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Proper Pipeline Joint Isolation History of Design, Flanges, and the Best Available Design

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Conditions have been changing in the oil and gas industry over the last 50 years, and this has had a significant effect on pipelines. Isolation products have also struggled to keep up with the changing conditions.

The “go to” isolation products were almost always based on a glass-reinforced epoxy (GRE) isolation system. However, increasing pressures and temperatures as well as rising levels of hydrogen sulfide (H2S) and carbon dioxide (CO2) from deeper and more aggressive drilling are causing traditional GRE products to become vulnerable over time. GRE isolation gaskets also tend to be two to three times thicker than traditional 1/8-in (3-mm) gaskets used in piping systems, which has made installation challenging when flange gaps are less than desired.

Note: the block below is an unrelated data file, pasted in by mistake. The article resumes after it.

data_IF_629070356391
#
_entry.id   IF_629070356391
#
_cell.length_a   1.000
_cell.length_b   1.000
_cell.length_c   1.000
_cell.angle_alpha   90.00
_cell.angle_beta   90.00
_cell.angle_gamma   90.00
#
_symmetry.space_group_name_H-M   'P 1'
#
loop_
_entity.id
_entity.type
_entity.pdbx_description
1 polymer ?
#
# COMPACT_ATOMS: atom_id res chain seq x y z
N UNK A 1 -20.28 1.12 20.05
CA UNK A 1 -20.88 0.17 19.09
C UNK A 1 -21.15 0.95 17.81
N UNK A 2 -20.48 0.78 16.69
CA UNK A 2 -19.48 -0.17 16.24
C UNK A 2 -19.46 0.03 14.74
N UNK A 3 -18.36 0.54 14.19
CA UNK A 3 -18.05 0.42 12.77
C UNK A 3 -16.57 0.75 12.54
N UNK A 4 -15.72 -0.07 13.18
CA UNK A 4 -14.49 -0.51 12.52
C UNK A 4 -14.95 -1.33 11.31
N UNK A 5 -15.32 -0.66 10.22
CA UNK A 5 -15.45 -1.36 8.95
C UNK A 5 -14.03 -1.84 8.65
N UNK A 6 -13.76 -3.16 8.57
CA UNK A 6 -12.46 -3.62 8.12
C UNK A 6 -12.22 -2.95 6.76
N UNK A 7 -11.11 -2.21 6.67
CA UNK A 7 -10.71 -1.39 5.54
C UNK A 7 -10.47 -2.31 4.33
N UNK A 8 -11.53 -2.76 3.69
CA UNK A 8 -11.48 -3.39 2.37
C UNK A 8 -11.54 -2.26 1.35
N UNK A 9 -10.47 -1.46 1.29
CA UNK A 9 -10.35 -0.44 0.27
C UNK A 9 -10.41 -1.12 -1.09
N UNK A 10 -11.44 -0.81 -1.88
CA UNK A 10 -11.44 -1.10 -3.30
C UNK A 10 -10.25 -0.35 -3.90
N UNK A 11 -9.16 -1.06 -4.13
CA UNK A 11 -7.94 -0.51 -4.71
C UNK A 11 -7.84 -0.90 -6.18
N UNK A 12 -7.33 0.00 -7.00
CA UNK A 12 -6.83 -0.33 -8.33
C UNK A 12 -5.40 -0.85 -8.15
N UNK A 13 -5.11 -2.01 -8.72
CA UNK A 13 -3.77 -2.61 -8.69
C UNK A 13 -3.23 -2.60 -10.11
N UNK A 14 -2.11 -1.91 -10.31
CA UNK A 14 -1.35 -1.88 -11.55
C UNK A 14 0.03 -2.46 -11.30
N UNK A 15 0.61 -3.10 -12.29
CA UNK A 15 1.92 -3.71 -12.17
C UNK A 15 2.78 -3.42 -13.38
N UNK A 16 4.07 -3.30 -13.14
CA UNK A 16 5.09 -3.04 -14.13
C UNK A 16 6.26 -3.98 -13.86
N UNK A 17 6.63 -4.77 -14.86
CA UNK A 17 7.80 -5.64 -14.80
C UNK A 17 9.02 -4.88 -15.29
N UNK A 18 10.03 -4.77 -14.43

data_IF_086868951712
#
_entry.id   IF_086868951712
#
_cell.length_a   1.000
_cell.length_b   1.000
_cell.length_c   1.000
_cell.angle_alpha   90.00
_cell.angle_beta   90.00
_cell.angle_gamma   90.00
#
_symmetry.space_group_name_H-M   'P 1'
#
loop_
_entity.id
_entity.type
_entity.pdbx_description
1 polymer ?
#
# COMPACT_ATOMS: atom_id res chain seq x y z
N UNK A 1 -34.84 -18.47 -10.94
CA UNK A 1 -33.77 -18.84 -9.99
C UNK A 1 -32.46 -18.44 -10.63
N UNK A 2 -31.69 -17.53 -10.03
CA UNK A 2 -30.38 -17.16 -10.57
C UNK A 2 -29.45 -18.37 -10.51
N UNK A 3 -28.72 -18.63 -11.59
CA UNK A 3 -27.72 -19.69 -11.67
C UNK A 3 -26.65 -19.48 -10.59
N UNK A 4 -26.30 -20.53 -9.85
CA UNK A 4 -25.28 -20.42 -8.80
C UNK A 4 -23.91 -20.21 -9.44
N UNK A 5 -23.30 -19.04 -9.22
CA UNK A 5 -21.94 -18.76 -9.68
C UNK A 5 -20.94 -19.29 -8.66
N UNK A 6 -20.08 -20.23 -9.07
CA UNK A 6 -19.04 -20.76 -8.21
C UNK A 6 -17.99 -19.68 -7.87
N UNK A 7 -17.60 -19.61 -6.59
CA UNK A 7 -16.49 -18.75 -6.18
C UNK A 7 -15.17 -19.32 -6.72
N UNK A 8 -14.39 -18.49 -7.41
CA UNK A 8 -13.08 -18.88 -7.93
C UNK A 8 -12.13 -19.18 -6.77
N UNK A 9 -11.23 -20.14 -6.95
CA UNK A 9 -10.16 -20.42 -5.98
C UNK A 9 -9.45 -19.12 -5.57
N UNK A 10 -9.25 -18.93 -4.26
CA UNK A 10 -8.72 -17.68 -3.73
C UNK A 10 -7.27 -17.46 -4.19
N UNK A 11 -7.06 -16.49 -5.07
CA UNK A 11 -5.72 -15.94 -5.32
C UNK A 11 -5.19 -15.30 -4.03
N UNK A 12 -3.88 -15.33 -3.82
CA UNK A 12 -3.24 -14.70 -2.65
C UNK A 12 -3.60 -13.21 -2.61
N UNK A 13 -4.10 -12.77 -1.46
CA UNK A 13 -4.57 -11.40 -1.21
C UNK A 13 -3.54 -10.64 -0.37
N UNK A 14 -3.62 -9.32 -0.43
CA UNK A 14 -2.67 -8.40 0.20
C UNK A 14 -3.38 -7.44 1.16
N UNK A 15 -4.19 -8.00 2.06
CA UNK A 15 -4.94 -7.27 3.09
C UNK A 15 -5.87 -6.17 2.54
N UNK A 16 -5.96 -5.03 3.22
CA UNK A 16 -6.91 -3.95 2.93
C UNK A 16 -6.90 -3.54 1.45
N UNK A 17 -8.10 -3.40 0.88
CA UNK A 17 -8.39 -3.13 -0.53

Fire safety is now a highly desired attribute in isolation products as well, but because GRE breaks down in a fire, expensive work-arounds from a design standpoint have been the only option up to this point. GRE also has significant permeation issues that have plagued these gaskets and presented additional challenges in regards to meeting tighter emissions requirements.

Although GRE was once an excellent material choice for isolation, it has become very apparent that an innovative new product is needed to help in protecting the world’s aging oil and gas pipeline infrastructure.

Join us and brush up on your joint isolation know-how with Tim Hurley from GPT Industries!

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Corrosion Oil and Gas Pipeline and Underground Systems Pipeline

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